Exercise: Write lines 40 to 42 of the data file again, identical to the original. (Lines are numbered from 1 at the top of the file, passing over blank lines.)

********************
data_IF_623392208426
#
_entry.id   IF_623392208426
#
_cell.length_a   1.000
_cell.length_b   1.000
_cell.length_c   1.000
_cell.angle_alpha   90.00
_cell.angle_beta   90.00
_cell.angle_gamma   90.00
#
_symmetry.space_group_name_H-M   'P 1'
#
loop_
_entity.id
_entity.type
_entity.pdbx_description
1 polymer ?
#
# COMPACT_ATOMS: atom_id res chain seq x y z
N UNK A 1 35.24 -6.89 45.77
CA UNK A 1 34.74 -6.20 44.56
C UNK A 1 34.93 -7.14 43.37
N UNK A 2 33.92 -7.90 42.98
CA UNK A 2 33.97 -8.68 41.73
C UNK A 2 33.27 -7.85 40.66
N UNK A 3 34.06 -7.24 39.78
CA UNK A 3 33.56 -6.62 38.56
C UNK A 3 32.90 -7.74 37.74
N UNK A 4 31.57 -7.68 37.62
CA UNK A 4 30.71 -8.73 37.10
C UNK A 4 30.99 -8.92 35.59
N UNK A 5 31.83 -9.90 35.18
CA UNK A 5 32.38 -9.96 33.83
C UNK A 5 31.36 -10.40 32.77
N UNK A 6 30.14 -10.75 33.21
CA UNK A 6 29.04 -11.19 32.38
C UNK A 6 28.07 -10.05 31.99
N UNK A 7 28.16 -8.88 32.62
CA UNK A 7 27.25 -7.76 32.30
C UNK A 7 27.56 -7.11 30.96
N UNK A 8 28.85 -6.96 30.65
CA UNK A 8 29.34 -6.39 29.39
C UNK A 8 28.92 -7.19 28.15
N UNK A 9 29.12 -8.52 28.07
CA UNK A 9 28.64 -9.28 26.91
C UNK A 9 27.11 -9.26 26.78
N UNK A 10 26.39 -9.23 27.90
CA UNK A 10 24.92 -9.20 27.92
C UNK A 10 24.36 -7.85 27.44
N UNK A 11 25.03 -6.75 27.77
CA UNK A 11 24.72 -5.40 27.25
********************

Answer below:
CA UNK A 7 27.25 -7.76 32.30
C UNK A 7 27.56 -7.11 30.96
N UNK A 8 28.85 -6.96 30.65